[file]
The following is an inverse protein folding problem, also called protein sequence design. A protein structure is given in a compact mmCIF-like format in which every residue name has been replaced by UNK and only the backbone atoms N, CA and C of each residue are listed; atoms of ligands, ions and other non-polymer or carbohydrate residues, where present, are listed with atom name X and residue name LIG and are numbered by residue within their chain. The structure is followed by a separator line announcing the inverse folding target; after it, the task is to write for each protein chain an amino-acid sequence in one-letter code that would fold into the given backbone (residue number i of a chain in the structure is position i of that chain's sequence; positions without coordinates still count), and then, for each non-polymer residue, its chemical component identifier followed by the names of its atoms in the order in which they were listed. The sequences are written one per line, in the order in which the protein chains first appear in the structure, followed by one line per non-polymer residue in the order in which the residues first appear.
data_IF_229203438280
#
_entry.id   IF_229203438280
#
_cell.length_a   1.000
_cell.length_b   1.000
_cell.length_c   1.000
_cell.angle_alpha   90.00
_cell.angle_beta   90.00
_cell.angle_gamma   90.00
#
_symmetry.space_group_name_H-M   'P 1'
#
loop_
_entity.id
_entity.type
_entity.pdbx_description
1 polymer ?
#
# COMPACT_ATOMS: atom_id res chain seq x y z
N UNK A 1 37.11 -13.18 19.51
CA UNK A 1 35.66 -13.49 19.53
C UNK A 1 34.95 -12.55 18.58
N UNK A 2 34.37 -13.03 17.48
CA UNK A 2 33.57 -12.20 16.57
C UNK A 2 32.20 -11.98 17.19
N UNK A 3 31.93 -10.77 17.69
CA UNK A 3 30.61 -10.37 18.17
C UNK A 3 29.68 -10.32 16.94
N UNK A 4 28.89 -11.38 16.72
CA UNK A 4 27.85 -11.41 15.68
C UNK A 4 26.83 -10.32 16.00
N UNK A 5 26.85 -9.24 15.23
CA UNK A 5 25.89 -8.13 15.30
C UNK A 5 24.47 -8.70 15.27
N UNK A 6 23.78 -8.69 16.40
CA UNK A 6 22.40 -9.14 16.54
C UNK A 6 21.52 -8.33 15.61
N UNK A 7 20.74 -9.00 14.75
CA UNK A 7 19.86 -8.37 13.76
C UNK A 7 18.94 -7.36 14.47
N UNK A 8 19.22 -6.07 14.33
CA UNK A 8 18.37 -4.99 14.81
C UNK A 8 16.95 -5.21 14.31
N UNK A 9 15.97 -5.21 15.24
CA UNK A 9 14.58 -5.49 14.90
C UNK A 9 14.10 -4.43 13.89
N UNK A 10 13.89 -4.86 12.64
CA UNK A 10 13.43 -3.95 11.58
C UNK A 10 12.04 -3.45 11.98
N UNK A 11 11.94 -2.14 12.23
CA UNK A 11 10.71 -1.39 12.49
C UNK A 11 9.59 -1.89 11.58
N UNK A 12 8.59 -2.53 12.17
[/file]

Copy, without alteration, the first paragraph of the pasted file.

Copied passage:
The following is an inverse protein folding problem, also called protein sequence design. A protein structure is given in a compact mmCIF-like format in which every residue name has been replaced by UNK and only the backbone atoms N, CA and C of each residue are listed; atoms of ligands, ions and other non-polymer or carbohydrate residues, where present, are listed with atom name X and residue name LIG and are numbered by residue within their chain. The structure is followed by a separator line announcing the inverse folding target; after it, the task is to write for each protein chain an amino-acid sequence in one-letter code that would fold into the given backbone (residue number i of a chain in the structure is position i of that chain's sequence; positions without coordinates still count), and then, for each non-polymer residue, its chemical component identifier followed by the names of its atoms in the order in which they were listed. The sequences are written one per line, in the order in which the protein chains first appear in the structure, followed by one line per non-polymer residue in the order in which the residues first appear.